Qdoban Evolution

During the summer of 2008, Qdoba Mexican Grill execs gave themselves a tall order. They needed a new prototype for the quick-casual fresh-Mex chain, one that would enhance both service and food quality while also updating design themes without confusing identity. On top of that, the proto’s design elements had to be modular enough to support existing store remodels, cost-neutral and compatible with older Qdoba stores in the same market.

The resulting prototype, developed with Columbus, Ohio-based design firm WD Partners, has become the model for both future Qdobas and system retrofits. The first prototype opened in August 2009 in Centennial, Colo. Today, of the more than 500 Qdobas in 43 states, about 30 are the new model.  

“Our old look was a combination of input from many people over many years,” says Peder Kruger, v.p. of real estate development for the Wheat Ridge, Colo.-based chain. “With our new store, we were able to take an integrated approach to brand execution, from back- to front-of-house to the exterior.”

“Very rarely will a company let you manage brand evolution or enhancement at the same time as developing a new look for the restaurants,” adds Kruger, who in his past life led brand overhauls for such companies as Boston Market and Roundtable Pizza. “In this case we were able to develop Qdoba’s artisanal brand message while tweaking both menu and facility.”

Three Parameters Guide Design

Qdoba’s first step in the process was to engage outside eyes in the form of WD Partners to conduct an engineering analysis for the restaurant’s overall operations.

“We gave them the task of working simultaneously with our brand, operations and architectural departments,” Kruger says. The design teams shuttled between group meetings in Colorado and Ohio, getting input from Qdoba operations people as well as marketing and franchisees.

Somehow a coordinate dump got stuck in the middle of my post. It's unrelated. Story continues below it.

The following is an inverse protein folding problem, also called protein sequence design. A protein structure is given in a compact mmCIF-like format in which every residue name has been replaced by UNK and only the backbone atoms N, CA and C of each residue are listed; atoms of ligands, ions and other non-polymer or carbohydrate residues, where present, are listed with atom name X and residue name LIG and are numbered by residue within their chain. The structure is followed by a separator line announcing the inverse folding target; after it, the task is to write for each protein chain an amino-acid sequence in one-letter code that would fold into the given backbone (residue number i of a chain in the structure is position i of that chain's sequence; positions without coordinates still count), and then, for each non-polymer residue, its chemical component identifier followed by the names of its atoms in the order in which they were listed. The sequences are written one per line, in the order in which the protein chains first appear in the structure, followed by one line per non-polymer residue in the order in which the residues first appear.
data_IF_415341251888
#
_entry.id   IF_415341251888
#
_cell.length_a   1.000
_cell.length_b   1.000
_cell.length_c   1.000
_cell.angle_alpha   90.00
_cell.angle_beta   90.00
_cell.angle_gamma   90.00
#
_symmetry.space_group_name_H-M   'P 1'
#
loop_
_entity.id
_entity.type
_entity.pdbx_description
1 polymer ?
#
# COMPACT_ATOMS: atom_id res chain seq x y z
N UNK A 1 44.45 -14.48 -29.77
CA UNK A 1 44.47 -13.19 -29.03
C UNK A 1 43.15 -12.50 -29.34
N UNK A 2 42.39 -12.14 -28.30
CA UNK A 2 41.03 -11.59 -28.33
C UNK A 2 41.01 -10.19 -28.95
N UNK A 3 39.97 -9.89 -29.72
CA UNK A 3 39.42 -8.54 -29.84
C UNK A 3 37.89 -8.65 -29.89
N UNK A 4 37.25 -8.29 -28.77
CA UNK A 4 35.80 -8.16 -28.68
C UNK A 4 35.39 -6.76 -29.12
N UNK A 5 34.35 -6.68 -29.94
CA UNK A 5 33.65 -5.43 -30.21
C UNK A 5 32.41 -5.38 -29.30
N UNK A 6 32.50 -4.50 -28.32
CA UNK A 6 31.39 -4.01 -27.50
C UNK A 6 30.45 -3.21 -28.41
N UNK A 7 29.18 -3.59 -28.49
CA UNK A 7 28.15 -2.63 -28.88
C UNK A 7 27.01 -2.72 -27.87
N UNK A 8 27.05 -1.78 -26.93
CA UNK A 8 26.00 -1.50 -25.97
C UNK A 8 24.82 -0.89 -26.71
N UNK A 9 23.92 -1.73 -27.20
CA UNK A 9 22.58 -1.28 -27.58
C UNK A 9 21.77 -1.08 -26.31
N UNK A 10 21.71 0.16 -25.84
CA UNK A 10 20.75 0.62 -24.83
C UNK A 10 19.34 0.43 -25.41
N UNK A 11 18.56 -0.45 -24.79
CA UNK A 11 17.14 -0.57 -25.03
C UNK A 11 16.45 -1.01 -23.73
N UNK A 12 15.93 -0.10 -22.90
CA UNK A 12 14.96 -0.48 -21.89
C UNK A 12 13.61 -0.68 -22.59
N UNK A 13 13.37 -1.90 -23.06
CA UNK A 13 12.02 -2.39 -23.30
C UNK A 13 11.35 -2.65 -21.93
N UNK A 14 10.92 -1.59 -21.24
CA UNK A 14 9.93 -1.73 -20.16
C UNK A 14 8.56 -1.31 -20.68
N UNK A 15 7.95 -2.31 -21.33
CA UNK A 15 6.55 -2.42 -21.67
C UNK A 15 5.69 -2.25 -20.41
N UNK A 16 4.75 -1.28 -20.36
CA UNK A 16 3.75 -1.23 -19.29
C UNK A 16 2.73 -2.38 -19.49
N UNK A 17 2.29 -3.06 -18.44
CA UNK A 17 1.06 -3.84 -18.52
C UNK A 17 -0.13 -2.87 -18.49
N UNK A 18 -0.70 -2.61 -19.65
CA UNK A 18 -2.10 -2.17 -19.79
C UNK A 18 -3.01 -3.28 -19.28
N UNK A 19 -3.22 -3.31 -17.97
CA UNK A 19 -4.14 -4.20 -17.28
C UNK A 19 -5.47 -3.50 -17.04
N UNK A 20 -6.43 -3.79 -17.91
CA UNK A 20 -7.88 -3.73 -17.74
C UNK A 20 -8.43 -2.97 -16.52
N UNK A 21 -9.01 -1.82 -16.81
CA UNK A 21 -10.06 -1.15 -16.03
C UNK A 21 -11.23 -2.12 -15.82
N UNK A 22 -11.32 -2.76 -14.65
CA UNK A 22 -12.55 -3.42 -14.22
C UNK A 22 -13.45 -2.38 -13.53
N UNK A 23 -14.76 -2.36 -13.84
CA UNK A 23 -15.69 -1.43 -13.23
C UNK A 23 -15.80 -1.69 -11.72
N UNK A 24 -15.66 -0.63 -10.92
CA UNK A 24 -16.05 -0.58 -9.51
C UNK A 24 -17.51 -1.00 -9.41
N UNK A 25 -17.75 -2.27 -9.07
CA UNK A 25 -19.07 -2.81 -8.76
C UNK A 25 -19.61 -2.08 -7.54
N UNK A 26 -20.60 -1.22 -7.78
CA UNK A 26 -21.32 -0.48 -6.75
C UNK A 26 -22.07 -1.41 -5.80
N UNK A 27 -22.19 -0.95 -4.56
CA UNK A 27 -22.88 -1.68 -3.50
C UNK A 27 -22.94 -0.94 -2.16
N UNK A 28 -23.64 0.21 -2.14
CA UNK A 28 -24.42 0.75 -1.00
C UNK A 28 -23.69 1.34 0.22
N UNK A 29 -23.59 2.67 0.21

Throughout the process, the teams worked to meet three over-arching parameters for the new prototype:

·         The design elements had to come in the form of a kit of parts—a modular approach that would let key elements be retrofitted into existing stores as needed.

·         The new design  had to be cost neutral—i.e., the new prototype should have the same investment requirements as the previous model.

·         The prototype had to complement existing décor of stores in the same market so as not to create a disconnect for customers comfortable with the existing design.

The WD analysis was thorough to say the least. Everything that could be measured was measured–production metrics, number of steps between pieces of equipment, square footage for equipment and so on. The analysis showed that the store’s basic floorplan, equipment layout and traffic flow worked efficiently. Even so, designers worked to tweak the proto into higher performance on all fronts.

From an equipment standpoint, the biggest changes included adding extra prep space along the makeline to better communicate Qdoba’s artisan-food message. Guests can now watch workers smashing avocados into guacamole, or chopping tomatoes for salsa, for example. Another way of focusing attention on the made-to-order food was to add a wall behind the make-line to visually frame the grill while pushing some of the less romantic processes and equipment into the background. The equipment layout, however, remained unchanged.

‘Kit’ And Caboodle

Qdoba’s modular approach to the front-of-house design was created with its existing 500+ store operators in mind. The “kit of parts” would not only help emphasize the chain’s fresh, artisan-food message, it would also let franchisees add new finishes while retaining existing furnishings—or vice versa—or both.

The kit includes furnishings, finishes and fixtures. The most obvious elements can be spotted quickly by loyal Qdobans—er, customers—when they walk through the door. The proto’s warmer, more welcoming feel starts with the dark wood-laminate tabletops with dark and light wood chairs (replacing stainless tabletops and blond wood/black metal chairs). All booth seat-backs are covered in a single color (the earlier versions were multi-hued). Service areas are done in solid-surface countertops atop wood cabinetry. The prototype’s floors include 12″ square quarry tiles in the dining area and wood-look tiles along the queue line (replacing the carpet/tile combo of earlier stores), for a more contemporary look, not to mention easier cleaning and maintenance.

And instead of the previous colorful mural adorning the wall along the queue area, that wall is now painted in the chain’s signature terracotta red and hung with up to 50 individually framed sepia-toned photographs. The photos, which can be arranged to enhance any store layout, help convey Qdoba’s new artisan message through images of its kitchens, fresh ingredients and old-world Mexico.